When Mick Kelly turned his Merseyside pub into a football cut and shut, it was visions of derby day that excited him most.
One half of the Orient Hotel pub in Speke by John Lennon Airport is all blue. Blue carpet, blue walls, blue memorabilia on the walls. The pool balls are racked up on a blue baize. The other half is the same, but in Liverpool red.
The atmosphere late this afternoon will be altogether different from anything its Blue and Red regulars ever imagined. It might just be the strangest day in the pub’s semi-illustrious history (it was here that the “Fruit Machine Riot of 1983” took place, an event that has gone down in legend, though the facts of what happened seem to have been forgotten).
In one of football’s fairly periodic twists of existential agony, at 5.30pm Everton kick off against Manchester City. They have plenty to play for: a Europa League place to guarantee, a not yet fully extinguished chance to qualify for the Champions League, not to mention the noble pride of three points, and a result against one of Europe’s best teams.
But the fans know all too well that if City fail to win, the advantage in the title race falls emphatically back to their red-blooded neighbours. Only those of a certain age can even remember the last time they had to face the ignominy of Liverpool being champions: 1990. What is to be done?
“Oh Everton will be the best supported team in the whole of Merseyside tomorrow,” says landlord Mick (a Red). “It’ll be the best support they’ve had for years. I think they’ll want to beat City for themselves.”
But footballing emotions have always run high – and not everyone agrees. When Kelly installed a full steel replica of Anfield’s Shankly Gates over the entrance to his pool room and toilets, many of his blue-shirted regulars weren’t afraid to air their views.
“There was a staunch Evertonian sat in the corner the day we did it,” Mick says. “He didn’t notice it straight away. Then he kicked off. ‘I’m not pissing in them toilets now,’ he said. ‘I’m pissing in the car park. I’m not walking under those, no way.’”
Lifelong Blue Mark Jefford, 32, is depressingly philosophical about it. “I want us to win, but if we do, I’ll have to turn my phone off,” he said.
“It’s been an unbelievably fun opportunity to wind up Liverpool fans this week, by saying that Everton won’t turn up against City. But the reality is that Europe is still not mathematically safe, and no matter what your opinion on whether that’s a good or bad thing for Everton, with our threadbare squad, I’d say the opportunity to play in Europe is always something we shouldn’t turn down.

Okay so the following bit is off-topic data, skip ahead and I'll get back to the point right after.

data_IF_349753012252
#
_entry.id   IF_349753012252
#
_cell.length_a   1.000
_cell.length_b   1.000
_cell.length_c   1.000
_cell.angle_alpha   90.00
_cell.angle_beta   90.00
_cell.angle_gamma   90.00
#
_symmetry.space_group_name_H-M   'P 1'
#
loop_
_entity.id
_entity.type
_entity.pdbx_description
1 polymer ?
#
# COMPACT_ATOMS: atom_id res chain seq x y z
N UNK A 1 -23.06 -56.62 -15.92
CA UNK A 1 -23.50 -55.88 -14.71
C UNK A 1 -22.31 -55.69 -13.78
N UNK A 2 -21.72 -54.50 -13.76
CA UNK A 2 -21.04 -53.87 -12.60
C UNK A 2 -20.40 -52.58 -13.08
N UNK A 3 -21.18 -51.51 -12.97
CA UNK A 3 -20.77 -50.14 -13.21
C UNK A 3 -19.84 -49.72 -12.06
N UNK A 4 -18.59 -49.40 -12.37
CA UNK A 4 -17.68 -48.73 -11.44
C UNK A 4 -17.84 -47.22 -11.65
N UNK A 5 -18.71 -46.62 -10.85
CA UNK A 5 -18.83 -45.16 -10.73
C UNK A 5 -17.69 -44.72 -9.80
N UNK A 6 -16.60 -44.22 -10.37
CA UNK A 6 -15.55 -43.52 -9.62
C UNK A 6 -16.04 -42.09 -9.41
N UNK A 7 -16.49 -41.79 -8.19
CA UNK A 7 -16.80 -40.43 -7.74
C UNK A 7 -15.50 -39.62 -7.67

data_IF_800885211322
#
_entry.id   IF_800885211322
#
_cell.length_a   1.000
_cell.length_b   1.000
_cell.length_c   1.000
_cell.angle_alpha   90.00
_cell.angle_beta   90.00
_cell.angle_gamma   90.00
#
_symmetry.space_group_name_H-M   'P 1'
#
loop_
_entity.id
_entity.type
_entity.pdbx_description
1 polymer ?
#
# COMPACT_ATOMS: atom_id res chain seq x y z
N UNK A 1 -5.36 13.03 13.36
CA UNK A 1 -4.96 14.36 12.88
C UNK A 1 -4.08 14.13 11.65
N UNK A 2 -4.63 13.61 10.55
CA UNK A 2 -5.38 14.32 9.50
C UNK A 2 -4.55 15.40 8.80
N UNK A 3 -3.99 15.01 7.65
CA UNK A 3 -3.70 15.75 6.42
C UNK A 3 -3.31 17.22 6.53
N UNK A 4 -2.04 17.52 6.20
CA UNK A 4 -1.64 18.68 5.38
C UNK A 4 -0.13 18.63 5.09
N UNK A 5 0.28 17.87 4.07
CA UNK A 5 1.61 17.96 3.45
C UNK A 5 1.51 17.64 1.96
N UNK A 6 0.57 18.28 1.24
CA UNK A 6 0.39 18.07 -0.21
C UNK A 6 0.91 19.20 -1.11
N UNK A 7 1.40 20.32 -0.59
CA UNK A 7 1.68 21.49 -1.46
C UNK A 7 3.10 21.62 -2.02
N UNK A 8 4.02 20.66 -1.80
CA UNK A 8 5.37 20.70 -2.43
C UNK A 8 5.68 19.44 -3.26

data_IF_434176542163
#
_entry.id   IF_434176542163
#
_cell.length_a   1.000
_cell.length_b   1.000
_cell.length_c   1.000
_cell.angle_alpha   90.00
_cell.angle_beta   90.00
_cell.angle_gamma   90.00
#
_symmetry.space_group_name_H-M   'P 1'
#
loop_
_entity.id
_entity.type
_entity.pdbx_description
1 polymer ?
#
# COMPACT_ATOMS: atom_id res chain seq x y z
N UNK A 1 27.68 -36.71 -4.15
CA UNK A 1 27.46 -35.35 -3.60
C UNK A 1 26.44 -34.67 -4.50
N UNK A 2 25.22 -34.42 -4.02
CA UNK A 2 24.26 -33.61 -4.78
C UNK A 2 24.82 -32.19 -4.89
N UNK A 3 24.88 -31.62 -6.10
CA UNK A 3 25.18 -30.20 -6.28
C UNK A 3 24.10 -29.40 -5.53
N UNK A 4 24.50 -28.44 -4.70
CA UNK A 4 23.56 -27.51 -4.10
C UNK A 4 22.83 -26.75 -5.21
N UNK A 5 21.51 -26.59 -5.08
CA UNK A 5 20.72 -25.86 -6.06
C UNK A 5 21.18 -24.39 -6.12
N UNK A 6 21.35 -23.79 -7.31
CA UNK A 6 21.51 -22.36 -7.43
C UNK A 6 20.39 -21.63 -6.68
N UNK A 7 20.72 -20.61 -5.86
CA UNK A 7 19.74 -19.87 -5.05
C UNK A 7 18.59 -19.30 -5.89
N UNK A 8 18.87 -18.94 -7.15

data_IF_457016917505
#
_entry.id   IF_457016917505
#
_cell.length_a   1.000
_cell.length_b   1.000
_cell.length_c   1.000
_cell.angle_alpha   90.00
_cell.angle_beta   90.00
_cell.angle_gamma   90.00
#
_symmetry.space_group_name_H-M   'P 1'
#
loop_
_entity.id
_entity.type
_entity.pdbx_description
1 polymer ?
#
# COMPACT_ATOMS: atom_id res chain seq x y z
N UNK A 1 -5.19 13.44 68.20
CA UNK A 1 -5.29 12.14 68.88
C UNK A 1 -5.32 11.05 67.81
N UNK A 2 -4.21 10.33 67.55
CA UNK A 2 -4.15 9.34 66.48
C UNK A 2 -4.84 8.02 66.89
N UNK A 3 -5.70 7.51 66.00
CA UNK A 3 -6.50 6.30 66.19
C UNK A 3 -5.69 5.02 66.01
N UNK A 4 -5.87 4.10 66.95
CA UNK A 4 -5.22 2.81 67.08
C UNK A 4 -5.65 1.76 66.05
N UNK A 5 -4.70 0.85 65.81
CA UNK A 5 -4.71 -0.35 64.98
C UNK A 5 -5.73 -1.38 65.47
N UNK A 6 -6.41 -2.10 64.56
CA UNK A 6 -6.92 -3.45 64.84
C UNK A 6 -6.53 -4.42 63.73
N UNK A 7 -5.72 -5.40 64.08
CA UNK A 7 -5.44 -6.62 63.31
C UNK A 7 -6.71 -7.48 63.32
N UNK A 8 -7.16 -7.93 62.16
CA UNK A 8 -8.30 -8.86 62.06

“But then, my brother’s a Red, a fair few of my mates are too, and I will hate it if they win the title. And how I would love it if it was that [Steven] Gerrard slip [against Chelsea] that cost them the title.”
Inevitably, there is complicated history here. The last time Everton were a legitimate English footballing powerhouse was in the mid-Eighties, when they won the league twice under Howard Kendall. But they never had their shot at European Cup glory – English clubs were banned for five years after the Heysel Stadium disaster, when 39 mainly Juventus fans were killed in a crush at the 1985 European Cup final against Liverpool.
Everton have only qualified for the European Cup in its revised Champions League format once, in 2005, and the final weeks of that season were dogged by the raw fear that Liverpool might win the whole tournament but finish fifth in the league and rob Everton of their place. In the end, Uefa let five English teams play, but they’ve since changed the rules (as Tottenham fans know well). Even then Everton were knocked out in the qualifying rounds.
Liverpool faced a similar dilemma of their own 19 years ago, when Blackburn Rovers came to Anfield on the final day of the 1994-95 season needing a win to ensure they beat Liverpool’s fiercest enemies, Manchester United, to the title. In the end it couldn’t have gone any better for Reds. Jamie Redknapp scored in the last minute to seal a 2-1 win for Liverpool, but the full-time whistle went at Upton Park almost simultaneously, where Manchester United had been held to a 1-1 draw by West Ham and Blackburn were champions by a point. The fact Rovers were managed by Anfield legend Kenny Dalglish made it all the sweeter.
The Everton manager, Roberto Martinez, could not have been more adamant on the issue of how his players will feel tonight.
“I can understand the banter between the fans but Liverpool can be assured that Goodison will be the toughest place for Manchester City to travel this season, that is for sure,” Martinez said.
“There is not even a question mark about us. For us it means everything to win this game in terms of the overall season. We need to get the six points [remaining], that’s vital.”
Ian Johal, a student walking across the Albert Dock by the Museum of Liverpool yesterday afternoon in his Everton shirt took a simultaneously short- and long-term view. “Oh yeah, they [Liverpool fans] will all be cheering for us tomorrow. Party atmosphere. Party atmosphere. Well it won’t be a party atmosphere in my house if an open-top bus comes driving down the Anfield Road. Do you think they’ll still be thanking us for it in five years’ time? No. They’ll be rubbing our noses in it.”
Like any club that’s ever tasted success, Everton has a fanbase outside its own city, who, whisper it, may have been softened by their distance from the motherland. One Blue in exile said his dad back on Merseyside wanted Everton to lose. “When I told him off for feeling that way, he just said, ‘You don’t have to live with the bastards.’”